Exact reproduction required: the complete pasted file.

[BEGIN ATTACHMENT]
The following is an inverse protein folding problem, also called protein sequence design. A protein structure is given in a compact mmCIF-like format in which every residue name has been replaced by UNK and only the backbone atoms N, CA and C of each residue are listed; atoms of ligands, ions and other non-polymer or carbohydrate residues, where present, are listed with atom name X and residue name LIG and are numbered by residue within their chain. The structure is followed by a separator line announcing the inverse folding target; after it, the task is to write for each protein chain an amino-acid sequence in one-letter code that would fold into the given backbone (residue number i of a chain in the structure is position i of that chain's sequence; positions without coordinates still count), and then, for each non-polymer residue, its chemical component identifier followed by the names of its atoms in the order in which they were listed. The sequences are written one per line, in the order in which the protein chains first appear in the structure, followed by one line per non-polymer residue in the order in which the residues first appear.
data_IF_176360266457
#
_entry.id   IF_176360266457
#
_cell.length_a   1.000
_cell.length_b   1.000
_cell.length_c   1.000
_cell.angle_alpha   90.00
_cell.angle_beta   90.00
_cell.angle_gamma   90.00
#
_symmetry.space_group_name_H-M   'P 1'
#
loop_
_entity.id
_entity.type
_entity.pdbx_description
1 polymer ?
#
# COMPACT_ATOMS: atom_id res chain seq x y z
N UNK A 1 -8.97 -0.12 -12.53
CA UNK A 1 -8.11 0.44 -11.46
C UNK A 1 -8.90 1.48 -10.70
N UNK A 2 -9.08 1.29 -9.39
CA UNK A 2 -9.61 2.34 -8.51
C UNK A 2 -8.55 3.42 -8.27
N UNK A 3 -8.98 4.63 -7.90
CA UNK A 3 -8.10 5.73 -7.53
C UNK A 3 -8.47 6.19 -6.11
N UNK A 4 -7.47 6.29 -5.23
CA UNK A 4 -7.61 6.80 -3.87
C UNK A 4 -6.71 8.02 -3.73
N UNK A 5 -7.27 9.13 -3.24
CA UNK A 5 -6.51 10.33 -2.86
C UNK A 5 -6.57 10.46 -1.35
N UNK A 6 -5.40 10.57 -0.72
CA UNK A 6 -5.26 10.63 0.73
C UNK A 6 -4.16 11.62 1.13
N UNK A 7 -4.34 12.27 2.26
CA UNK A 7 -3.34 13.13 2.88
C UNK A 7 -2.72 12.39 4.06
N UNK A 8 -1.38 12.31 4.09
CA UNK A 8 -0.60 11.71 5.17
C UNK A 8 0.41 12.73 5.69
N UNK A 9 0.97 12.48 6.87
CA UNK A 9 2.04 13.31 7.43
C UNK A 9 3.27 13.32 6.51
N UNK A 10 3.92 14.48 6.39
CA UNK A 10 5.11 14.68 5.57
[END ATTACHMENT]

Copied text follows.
The following is an inverse protein folding problem, also called protein sequence design. A protein structure is given in a compact mmCIF-like format in which every residue name has been replaced by UNK and only the backbone atoms N, CA and C of each residue are listed; atoms of ligands, ions and other non-polymer or carbohydrate residues, where present, are listed with atom name X and residue name LIG and are numbered by residue within their chain. The structure is followed by a separator line announcing the inverse folding target; after it, the task is to write for each protein chain an amino-acid sequence in one-letter code that would fold into the given backbone (residue number i of a chain in the structure is position i of that chain's sequence; positions without coordinates still count), and then, for each non-polymer residue, its chemical component identifier followed by the names of its atoms in the order in which they were listed. The sequences are written one per line, in the order in which the protein chains first appear in the structure, followed by one line per non-polymer residue in the order in which the residues first appear.
data_IF_176360266457
#
_entry.id   IF_176360266457
#
_cell.length_a   1.000
_cell.length_b   1.000
_cell.length_c   1.000
_cell.angle_alpha   90.00
_cell.angle_beta   90.00
_cell.angle_gamma   90.00
#
_symmetry.space_group_name_H-M   'P 1'
#
loop_
_entity.id
_entity.type
_entity.pdbx_description
1 polymer ?
#
# COMPACT_ATOMS: atom_id res chain seq x y z
N UNK A 1 -8.97 -0.12 -12.53
CA UNK A 1 -8.11 0.44 -11.46
C UNK A 1 -8.90 1.48 -10.70
N UNK A 2 -9.08 1.29 -9.39
CA UNK A 2 -9.61 2.34 -8.51
C UNK A 2 -8.55 3.42 -8.27
N UNK A 3 -8.98 4.63 -7.90
CA UNK A 3 -8.10 5.73 -7.53
C UNK A 3 -8.47 6.19 -6.11
N UNK A 4 -7.47 6.29 -5.23
CA UNK A 4 -7.61 6.80 -3.87
C UNK A 4 -6.71 8.02 -3.73
N UNK A 5 -7.27 9.13 -3.24
CA UNK A 5 -6.51 10.33 -2.86
C UNK A 5 -6.57 10.46 -1.35
N UNK A 6 -5.40 10.57 -0.72
CA UNK A 6 -5.26 10.63 0.73
C UNK A 6 -4.16 11.62 1.13
N UNK A 7 -4.34 12.27 2.26
CA UNK A 7 -3.34 13.13 2.88
C UNK A 7 -2.72 12.39 4.06
N UNK A 8 -1.38 12.31 4.09
CA UNK A 8 -0.60 11.71 5.17
C UNK A 8 0.41 12.73 5.69
N UNK A 9 0.97 12.48 6.87
CA UNK A 9 2.04 13.31 7.43
C UNK A 9 3.27 13.32 6.51
N UNK A 10 3.92 14.48 6.39
CA UNK A 10 5.11 14.68 5.57